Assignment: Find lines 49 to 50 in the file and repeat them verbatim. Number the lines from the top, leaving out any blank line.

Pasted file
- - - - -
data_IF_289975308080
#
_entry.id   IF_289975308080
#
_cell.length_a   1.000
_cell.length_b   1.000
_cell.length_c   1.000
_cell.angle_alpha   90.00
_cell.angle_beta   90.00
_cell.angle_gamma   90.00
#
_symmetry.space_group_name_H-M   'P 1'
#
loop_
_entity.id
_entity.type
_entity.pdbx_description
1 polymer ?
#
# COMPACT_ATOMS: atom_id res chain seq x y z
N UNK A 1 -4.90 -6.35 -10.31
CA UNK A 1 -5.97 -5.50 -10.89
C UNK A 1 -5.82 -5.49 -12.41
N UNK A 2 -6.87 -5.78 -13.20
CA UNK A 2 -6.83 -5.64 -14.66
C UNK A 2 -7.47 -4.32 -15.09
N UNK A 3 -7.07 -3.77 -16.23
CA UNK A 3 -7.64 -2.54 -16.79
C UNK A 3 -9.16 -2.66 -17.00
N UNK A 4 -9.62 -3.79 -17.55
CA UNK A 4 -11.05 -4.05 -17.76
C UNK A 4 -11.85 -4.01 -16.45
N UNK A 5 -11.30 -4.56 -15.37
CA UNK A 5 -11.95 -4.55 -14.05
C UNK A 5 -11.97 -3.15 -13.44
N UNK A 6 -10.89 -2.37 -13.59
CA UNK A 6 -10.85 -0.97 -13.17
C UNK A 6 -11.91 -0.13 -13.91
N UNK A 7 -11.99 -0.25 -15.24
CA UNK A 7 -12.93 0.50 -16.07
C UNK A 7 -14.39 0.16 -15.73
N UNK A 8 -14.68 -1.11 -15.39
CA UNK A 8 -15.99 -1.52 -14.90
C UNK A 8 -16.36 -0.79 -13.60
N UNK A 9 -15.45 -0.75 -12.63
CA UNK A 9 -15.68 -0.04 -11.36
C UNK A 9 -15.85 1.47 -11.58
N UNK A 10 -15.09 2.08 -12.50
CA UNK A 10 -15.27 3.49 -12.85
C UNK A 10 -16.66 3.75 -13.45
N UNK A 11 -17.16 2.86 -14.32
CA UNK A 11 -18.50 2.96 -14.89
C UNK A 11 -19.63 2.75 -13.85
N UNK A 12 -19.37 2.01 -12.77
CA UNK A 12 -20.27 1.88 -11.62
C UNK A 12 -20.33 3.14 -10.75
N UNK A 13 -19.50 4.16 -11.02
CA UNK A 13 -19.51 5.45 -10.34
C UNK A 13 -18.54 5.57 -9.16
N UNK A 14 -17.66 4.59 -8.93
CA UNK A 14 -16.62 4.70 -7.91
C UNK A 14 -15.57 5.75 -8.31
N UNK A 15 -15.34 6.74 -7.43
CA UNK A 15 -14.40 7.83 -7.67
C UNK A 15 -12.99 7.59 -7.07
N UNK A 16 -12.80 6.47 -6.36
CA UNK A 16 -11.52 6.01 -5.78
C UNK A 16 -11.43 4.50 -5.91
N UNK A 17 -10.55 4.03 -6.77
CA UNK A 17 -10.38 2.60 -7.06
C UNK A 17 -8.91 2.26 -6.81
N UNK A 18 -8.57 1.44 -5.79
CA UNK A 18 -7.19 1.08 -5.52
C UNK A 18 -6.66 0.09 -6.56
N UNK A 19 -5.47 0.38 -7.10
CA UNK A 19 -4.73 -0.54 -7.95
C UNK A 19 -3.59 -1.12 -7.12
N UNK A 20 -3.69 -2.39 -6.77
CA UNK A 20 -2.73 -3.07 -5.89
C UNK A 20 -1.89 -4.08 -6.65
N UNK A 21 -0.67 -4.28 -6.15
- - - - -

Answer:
CA UNK A 10 -15.27 3.49 -12.85
C UNK A 10 -16.66 3.75 -13.45